This is the first in a four-part series of entries addressing insects frequently seen indoors at this time of year when they seek shelter for hibernation during the colder months. This entry will introduce the “western conifer seed bug,” Leptoglossus occidentalis.
Western conifer seed bugs, despite their common name, now occur over the entire northern half of the United States and adjacent southern Canada. They were initially a truly western species, but have since spread eastward. They were first recorded in Connecticut in 1985, for example.
These insects, members of the “leaf-footed bug” family Coreidae, are frequently mistaken for “kissing bugs,” blood-feeding assassin bugs in the genus Triatoma in the family Reduviidae. Conifer seed bugs are not the least bit dangerous, however, feeding on the seeds and developing cones of pines and other conifers. The long hind legs of these insects, with the slightly flared “bell-bottoms” appearance of their “ankles,” are a good field mark to look for in trying to identify these true bugs.
The western conifer seed bug is a fairly large, conspicuous insect roughly twenty millimeters long, and it flies with a loud, droning sound that makes it intimidating and unwelcome as an indoor guest. Furthermore, they are equipped with a pair of scent glands on the underside of the thorax. The bugs don’t hesitate to deploy their defense when molested, emitting a permeating pungent odor that deters all but the most determined predators.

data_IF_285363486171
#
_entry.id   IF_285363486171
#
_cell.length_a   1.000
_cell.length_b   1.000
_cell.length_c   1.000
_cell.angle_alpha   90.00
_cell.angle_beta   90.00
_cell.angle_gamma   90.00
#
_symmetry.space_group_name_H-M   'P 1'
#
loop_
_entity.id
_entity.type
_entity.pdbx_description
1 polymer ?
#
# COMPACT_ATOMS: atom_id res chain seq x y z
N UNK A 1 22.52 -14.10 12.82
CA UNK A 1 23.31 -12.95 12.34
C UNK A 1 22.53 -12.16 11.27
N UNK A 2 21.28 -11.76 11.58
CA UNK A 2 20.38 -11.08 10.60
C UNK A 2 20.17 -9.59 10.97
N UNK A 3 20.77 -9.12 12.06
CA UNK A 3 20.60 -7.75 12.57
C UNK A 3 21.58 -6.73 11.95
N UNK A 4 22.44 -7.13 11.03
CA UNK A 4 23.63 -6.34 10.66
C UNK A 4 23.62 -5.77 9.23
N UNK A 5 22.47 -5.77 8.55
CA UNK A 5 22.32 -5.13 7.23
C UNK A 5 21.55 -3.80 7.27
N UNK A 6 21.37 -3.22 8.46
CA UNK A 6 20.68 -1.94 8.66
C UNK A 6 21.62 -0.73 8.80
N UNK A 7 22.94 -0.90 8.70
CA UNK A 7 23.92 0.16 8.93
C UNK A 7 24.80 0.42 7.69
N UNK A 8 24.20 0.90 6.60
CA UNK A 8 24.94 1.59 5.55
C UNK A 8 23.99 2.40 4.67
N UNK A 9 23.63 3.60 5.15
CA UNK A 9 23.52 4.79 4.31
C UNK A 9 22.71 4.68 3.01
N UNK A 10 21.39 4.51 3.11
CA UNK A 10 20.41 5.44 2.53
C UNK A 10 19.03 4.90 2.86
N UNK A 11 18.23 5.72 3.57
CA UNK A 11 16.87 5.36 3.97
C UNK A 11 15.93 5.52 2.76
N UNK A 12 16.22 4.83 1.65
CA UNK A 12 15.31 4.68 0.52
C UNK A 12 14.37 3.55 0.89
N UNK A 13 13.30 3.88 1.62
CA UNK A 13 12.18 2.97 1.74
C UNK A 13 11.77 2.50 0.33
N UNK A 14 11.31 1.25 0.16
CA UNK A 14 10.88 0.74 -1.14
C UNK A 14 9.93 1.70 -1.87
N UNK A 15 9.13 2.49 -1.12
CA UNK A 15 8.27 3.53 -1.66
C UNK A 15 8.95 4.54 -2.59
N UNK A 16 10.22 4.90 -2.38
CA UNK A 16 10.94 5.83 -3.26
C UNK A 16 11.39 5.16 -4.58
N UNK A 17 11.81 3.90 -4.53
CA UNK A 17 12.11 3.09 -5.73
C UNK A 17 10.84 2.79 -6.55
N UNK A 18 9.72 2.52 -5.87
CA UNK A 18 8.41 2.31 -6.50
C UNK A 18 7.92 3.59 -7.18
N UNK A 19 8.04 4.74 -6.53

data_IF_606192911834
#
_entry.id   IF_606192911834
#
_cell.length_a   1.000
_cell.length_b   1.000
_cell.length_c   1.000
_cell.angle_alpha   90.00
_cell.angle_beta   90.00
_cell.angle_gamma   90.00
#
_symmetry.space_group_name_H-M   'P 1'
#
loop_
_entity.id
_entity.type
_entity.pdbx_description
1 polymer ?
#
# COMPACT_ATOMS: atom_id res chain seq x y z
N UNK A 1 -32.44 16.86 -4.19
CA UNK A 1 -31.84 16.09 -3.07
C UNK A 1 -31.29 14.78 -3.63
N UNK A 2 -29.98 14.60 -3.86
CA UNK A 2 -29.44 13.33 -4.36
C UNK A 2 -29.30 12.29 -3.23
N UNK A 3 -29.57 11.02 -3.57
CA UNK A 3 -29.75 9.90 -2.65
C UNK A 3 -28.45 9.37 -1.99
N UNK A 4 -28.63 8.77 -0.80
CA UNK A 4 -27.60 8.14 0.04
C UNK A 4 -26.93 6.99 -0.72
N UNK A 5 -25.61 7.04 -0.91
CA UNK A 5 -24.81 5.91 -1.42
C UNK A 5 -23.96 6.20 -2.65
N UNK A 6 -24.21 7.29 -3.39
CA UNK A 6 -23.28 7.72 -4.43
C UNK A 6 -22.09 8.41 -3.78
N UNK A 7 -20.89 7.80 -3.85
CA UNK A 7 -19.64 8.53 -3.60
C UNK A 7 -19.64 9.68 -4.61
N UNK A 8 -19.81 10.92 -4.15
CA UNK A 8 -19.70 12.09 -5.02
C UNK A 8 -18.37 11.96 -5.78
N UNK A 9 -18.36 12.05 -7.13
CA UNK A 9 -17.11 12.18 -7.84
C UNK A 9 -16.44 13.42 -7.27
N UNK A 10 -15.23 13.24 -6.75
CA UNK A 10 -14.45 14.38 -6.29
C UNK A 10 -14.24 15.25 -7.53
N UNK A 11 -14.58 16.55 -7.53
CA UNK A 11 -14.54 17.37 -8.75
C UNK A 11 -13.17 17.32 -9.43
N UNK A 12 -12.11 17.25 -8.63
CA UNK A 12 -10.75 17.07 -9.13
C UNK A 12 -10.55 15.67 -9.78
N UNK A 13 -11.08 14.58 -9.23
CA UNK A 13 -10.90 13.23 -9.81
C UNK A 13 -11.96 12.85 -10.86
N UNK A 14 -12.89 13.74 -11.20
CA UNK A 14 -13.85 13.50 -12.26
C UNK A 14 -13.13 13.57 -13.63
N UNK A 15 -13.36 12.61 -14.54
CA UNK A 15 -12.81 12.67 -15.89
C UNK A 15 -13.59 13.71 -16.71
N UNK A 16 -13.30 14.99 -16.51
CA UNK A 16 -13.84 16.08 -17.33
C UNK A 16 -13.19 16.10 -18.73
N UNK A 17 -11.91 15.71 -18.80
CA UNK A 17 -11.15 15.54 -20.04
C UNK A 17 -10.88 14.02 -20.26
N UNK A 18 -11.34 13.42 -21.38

Leaf-footed bugs are not without their enemies, though, chief among them being tachinid flies in the genus Trichopoda. The female fly lays at least one white, dome-shaped egg atop its host where it cannot be easily wiped off. The egg is in fact firmly adhered to the bug’s exoskeleton. Adult insects are doomed when the fly larva hatches and bores into its host’s body where it lives as an internal parasite. Immature bugs (nymphs) may occasionally escape the fly’s assault if they molt the exoskeleton before the egg hatches, though the bugs cannot molt at will, only when growth demands it.
Human beings can best deal with the western conifer seed bug by excluding them from their homes. This means repairing worn weatherstripping on doors, fixing holes in window screens, and blocking off other openings where the insects might enter, such as where plumbing and electrical conduits enter or exit the residence. Should one of the bugs still make an appearance, simply usher it gently into a container and take it outdoors. Normally, these bugs hibernate in snug, natural places such as under bark on logs, in woodpiles, rodent nests, and similar niches.